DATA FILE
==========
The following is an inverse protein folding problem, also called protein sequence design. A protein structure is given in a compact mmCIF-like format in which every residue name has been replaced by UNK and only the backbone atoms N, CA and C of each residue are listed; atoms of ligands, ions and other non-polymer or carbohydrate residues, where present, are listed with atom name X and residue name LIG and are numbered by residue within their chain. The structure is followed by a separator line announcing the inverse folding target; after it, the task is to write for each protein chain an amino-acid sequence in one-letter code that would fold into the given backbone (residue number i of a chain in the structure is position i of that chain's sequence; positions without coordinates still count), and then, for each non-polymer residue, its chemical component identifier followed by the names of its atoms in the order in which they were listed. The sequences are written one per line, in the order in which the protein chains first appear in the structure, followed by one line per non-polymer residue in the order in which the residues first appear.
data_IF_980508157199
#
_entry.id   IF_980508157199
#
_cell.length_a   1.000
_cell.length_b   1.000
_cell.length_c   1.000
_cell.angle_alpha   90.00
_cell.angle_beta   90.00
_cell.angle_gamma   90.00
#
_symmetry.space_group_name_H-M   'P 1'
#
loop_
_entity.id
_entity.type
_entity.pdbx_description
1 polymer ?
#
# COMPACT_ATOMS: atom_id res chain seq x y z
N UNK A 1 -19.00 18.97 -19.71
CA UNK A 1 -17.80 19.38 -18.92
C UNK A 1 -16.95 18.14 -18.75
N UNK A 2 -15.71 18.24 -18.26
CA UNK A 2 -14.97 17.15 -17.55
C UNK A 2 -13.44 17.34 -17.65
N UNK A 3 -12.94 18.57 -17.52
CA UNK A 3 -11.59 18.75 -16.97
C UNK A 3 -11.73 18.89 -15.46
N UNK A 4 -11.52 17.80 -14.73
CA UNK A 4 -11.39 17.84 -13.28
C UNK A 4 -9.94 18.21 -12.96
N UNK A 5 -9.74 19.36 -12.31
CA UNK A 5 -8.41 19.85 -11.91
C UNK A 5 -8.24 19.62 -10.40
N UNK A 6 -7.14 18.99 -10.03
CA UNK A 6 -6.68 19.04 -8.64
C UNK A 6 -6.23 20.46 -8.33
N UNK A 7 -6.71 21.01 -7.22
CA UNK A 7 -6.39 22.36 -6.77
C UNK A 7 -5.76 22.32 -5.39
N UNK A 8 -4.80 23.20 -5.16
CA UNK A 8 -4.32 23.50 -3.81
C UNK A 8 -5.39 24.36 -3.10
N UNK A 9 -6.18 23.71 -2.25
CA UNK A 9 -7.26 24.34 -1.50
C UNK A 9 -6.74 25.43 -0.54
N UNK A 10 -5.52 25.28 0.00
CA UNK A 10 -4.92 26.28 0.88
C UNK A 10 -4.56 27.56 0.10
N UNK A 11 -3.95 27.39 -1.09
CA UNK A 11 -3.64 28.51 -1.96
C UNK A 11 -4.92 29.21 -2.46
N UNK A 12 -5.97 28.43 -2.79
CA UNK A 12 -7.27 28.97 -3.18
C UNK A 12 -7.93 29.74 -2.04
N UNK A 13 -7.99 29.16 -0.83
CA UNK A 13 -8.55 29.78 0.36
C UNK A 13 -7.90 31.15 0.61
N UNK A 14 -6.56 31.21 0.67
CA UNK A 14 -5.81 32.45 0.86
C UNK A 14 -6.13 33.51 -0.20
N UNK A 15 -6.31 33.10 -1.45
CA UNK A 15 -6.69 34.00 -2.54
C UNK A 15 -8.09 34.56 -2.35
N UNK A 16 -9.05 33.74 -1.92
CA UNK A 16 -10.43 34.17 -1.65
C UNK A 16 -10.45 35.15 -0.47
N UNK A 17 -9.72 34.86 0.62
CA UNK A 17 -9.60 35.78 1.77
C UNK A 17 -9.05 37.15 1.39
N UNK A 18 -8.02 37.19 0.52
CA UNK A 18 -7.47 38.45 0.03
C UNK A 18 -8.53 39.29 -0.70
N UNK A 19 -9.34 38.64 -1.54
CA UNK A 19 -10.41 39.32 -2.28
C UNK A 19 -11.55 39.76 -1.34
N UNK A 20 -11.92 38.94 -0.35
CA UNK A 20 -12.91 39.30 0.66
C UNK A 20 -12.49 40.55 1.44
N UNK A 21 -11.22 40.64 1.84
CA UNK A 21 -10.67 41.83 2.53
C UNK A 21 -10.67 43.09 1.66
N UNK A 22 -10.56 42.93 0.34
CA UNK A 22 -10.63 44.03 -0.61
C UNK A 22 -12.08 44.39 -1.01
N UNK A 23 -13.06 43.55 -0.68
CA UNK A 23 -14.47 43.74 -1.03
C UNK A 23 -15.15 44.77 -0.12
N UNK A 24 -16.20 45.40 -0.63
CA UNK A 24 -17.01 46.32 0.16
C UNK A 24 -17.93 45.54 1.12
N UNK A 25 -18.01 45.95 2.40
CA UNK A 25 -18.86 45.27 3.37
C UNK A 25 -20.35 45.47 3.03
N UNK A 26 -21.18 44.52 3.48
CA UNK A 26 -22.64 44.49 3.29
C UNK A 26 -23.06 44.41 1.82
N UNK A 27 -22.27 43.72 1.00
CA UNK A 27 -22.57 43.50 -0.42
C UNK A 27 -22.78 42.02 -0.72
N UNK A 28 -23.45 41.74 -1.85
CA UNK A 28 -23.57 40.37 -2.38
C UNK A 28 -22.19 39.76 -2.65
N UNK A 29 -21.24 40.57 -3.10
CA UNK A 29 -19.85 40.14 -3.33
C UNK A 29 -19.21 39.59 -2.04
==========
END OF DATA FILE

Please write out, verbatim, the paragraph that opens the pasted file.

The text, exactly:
The following is an inverse protein folding problem, also called protein sequence design. A protein structure is given in a compact mmCIF-like format in which every residue name has been replaced by UNK and only the backbone atoms N, CA and C of each residue are listed; atoms of ligands, ions and other non-polymer or carbohydrate residues, where present, are listed with atom name X and residue name LIG and are numbered by residue within their chain. The structure is followed by a separator line announcing the inverse folding target; after it, the task is to write for each protein chain an amino-acid sequence in one-letter code that would fold into the given backbone (residue number i of a chain in the structure is position i of that chain's sequence; positions without coordinates still count), and then, for each non-polymer residue, its chemical component identifier followed by the names of its atoms in the order in which they were listed. The sequences are written one per line, in the order in which the protein chains first appear in the structure, followed by one line per non-polymer residue in the order in which the residues first appear.